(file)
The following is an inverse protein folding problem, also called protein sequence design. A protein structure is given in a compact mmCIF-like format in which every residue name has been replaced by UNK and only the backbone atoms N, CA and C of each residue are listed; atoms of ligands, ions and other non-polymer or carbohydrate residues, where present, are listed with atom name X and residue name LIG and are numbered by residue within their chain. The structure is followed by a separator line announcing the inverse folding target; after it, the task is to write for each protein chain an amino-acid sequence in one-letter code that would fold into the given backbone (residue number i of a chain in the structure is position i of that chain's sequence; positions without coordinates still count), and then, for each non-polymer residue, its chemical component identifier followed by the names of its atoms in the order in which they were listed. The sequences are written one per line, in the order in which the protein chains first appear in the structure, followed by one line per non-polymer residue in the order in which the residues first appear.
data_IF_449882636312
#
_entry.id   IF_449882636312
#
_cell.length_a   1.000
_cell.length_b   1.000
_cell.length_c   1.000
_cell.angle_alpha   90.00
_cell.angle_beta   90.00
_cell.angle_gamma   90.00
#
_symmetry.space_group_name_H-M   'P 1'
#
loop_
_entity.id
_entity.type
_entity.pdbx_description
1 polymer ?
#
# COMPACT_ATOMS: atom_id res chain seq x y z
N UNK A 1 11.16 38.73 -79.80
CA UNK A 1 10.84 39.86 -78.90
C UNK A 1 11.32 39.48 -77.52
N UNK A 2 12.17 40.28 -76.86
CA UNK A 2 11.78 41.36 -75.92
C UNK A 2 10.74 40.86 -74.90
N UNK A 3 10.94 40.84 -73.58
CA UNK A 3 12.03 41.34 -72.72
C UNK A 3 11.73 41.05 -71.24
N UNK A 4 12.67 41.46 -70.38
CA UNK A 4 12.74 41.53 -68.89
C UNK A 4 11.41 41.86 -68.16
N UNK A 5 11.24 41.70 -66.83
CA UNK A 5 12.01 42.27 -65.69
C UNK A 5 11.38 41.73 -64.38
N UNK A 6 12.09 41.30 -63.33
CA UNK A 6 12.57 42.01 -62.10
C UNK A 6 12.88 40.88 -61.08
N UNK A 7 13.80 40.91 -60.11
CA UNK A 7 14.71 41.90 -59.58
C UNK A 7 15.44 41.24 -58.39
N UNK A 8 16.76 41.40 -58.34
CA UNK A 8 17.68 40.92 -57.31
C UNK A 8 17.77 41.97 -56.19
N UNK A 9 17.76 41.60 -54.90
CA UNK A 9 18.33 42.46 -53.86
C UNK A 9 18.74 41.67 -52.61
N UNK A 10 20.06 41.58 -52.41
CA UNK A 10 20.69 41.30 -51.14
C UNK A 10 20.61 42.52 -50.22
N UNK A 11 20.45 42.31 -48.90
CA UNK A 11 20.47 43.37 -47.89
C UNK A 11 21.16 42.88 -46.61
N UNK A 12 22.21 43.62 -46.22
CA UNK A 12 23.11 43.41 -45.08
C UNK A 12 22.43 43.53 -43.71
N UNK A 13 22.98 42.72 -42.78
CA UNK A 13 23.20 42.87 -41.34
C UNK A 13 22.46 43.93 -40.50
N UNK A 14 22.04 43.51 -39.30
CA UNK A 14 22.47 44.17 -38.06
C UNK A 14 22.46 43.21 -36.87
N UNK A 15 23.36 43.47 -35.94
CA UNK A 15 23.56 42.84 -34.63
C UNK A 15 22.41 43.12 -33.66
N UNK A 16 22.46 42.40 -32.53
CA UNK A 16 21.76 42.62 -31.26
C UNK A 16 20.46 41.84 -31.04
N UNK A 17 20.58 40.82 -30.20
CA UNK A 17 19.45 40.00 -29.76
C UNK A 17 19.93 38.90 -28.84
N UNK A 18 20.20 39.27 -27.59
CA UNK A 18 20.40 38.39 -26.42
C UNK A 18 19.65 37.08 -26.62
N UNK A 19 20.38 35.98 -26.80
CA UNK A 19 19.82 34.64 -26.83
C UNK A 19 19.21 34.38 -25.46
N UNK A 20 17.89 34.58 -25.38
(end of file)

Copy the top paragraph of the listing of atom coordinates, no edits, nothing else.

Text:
The following is an inverse protein folding problem, also called protein sequence design. A protein structure is given in a compact mmCIF-like format in which every residue name has been replaced by UNK and only the backbone atoms N, CA and C of each residue are listed; atoms of ligands, ions and other non-polymer or carbohydrate residues, where present, are listed with atom name X and residue name LIG and are numbered by residue within their chain. The structure is followed by a separator line announcing the inverse folding target; after it, the task is to write for each protein chain an amino-acid sequence in one-letter code that would fold into the given backbone (residue number i of a chain in the structure is position i of that chain's sequence; positions without coordinates still count), and then, for each non-polymer residue, its chemical component identifier followed by the names of its atoms in the order in which they were listed. The sequences are written one per line, in the order in which the protein chains first appear in the structure, followed by one line per non-polymer residue in the order in which the residues first appear.